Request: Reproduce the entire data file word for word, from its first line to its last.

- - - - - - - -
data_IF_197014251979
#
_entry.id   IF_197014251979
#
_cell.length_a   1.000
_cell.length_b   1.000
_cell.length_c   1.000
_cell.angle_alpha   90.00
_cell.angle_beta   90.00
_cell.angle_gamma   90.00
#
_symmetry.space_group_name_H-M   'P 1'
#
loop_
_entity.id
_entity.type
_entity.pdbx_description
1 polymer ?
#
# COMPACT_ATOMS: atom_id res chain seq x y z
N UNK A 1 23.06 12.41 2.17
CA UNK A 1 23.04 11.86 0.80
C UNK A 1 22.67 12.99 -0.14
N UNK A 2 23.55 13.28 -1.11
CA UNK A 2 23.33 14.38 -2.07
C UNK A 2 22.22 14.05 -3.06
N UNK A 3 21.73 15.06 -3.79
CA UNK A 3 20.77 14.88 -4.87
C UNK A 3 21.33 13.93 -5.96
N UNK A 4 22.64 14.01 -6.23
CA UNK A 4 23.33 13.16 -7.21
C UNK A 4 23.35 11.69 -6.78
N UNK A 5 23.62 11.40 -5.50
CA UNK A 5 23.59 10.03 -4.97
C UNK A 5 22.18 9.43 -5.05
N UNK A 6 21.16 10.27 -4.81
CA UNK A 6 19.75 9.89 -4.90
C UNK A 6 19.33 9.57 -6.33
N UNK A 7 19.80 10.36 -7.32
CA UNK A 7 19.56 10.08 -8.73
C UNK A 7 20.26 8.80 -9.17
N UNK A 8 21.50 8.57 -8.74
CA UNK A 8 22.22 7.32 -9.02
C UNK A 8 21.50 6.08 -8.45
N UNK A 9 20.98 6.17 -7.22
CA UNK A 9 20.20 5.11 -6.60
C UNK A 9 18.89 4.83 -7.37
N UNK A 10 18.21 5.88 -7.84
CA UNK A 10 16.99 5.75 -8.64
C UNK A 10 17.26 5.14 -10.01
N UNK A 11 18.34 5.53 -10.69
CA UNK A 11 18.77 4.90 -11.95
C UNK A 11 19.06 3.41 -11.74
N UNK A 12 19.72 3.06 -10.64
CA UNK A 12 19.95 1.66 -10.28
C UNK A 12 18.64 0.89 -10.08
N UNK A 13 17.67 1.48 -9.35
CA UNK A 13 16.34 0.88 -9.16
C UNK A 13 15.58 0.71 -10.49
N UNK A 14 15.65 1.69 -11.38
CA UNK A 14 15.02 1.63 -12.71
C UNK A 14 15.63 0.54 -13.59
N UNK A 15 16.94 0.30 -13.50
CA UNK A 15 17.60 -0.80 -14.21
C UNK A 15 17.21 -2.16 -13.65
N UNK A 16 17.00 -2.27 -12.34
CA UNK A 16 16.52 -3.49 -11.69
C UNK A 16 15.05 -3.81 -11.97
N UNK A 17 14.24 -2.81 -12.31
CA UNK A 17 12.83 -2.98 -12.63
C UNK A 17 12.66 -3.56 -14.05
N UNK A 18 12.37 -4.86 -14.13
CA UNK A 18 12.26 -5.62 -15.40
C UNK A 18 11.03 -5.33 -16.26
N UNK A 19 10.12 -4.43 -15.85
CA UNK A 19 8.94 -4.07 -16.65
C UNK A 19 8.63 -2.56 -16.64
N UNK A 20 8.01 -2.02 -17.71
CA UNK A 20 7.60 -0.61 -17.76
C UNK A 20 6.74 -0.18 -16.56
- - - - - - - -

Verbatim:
data_IF_197014251979
#
_entry.id   IF_197014251979
#
_cell.length_a   1.000
_cell.length_b   1.000
_cell.length_c   1.000
_cell.angle_alpha   90.00
_cell.angle_beta   90.00
_cell.angle_gamma   90.00
#
_symmetry.space_group_name_H-M   'P 1'
#
loop_
_entity.id
_entity.type
_entity.pdbx_description
1 polymer ?
#
# COMPACT_ATOMS: atom_id res chain seq x y z
N UNK A 1 23.06 12.41 2.17
CA UNK A 1 23.04 11.86 0.80
C UNK A 1 22.67 12.99 -0.14
N UNK A 2 23.55 13.28 -1.11
CA UNK A 2 23.33 14.38 -2.07
C UNK A 2 22.22 14.05 -3.06
N UNK A 3 21.73 15.06 -3.79
CA UNK A 3 20.77 14.88 -4.87
C UNK A 3 21.33 13.93 -5.96
N UNK A 4 22.64 14.01 -6.23
CA UNK A 4 23.33 13.16 -7.21
C UNK A 4 23.35 11.69 -6.78
N UNK A 5 23.62 11.40 -5.50
CA UNK A 5 23.59 10.03 -4.97
C UNK A 5 22.18 9.43 -5.05
N UNK A 6 21.16 10.27 -4.81
CA UNK A 6 19.75 9.89 -4.90
C UNK A 6 19.33 9.57 -6.33
N UNK A 7 19.80 10.36 -7.32
CA UNK A 7 19.56 10.08 -8.73
C UNK A 7 20.26 8.80 -9.17
N UNK A 8 21.50 8.57 -8.74
CA UNK A 8 22.22 7.32 -9.02
C UNK A 8 21.50 6.08 -8.45
N UNK A 9 20.98 6.17 -7.22
CA UNK A 9 20.20 5.11 -6.60
C UNK A 9 18.89 4.83 -7.37
N UNK A 10 18.21 5.88 -7.84
CA UNK A 10 16.99 5.75 -8.64
C UNK A 10 17.26 5.14 -10.01
N UNK A 11 18.34 5.53 -10.69
CA UNK A 11 18.77 4.90 -11.95
C UNK A 11 19.06 3.41 -11.74
N UNK A 12 19.72 3.06 -10.64
CA UNK A 12 19.95 1.66 -10.28
C UNK A 12 18.64 0.89 -10.08
N UNK A 13 17.67 1.48 -9.35
CA UNK A 13 16.34 0.88 -9.16
C UNK A 13 15.58 0.71 -10.49
N UNK A 14 15.65 1.69 -11.38
CA UNK A 14 15.02 1.63 -12.71
C UNK A 14 15.63 0.54 -13.59
N UNK A 15 16.94 0.30 -13.50
CA UNK A 15 17.60 -0.80 -14.21
C UNK A 15 17.21 -2.16 -13.65
N UNK A 16 17.00 -2.27 -12.34
CA UNK A 16 16.52 -3.49 -11.69
C UNK A 16 15.05 -3.81 -11.97
N UNK A 17 14.24 -2.81 -12.31
CA UNK A 17 12.83 -2.98 -12.63
C UNK A 17 12.66 -3.56 -14.05
N UNK A 18 12.37 -4.86 -14.13
CA UNK A 18 12.26 -5.62 -15.40
C UNK A 18 11.03 -5.33 -16.26
N UNK A 19 10.12 -4.43 -15.85
CA UNK A 19 8.94 -4.07 -16.65
C UNK A 19 8.63 -2.56 -16.64
N UNK A 20 8.01 -2.02 -17.71
CA UNK A 20 7.60 -0.61 -17.76
C UNK A 20 6.74 -0.18 -16.56